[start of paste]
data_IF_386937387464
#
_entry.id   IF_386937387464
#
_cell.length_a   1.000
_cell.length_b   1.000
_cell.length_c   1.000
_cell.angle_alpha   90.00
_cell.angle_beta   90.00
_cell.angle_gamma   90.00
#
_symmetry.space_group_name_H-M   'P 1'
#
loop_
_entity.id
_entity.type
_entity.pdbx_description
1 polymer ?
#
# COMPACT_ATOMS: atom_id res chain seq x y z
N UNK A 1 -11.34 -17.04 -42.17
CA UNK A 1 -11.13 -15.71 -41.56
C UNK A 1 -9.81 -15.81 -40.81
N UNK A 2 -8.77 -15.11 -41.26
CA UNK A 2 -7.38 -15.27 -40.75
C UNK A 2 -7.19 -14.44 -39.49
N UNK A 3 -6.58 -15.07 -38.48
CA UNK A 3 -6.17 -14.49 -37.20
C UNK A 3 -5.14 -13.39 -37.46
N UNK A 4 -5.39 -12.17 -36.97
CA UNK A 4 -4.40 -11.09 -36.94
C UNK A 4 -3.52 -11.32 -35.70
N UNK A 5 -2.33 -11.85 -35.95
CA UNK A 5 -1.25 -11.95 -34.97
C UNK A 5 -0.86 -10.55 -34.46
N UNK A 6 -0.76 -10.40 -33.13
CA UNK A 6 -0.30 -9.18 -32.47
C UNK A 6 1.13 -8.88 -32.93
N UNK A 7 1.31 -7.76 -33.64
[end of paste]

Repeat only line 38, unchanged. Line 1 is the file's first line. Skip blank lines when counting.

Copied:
C UNK A 6 1.13 -8.88 -32.93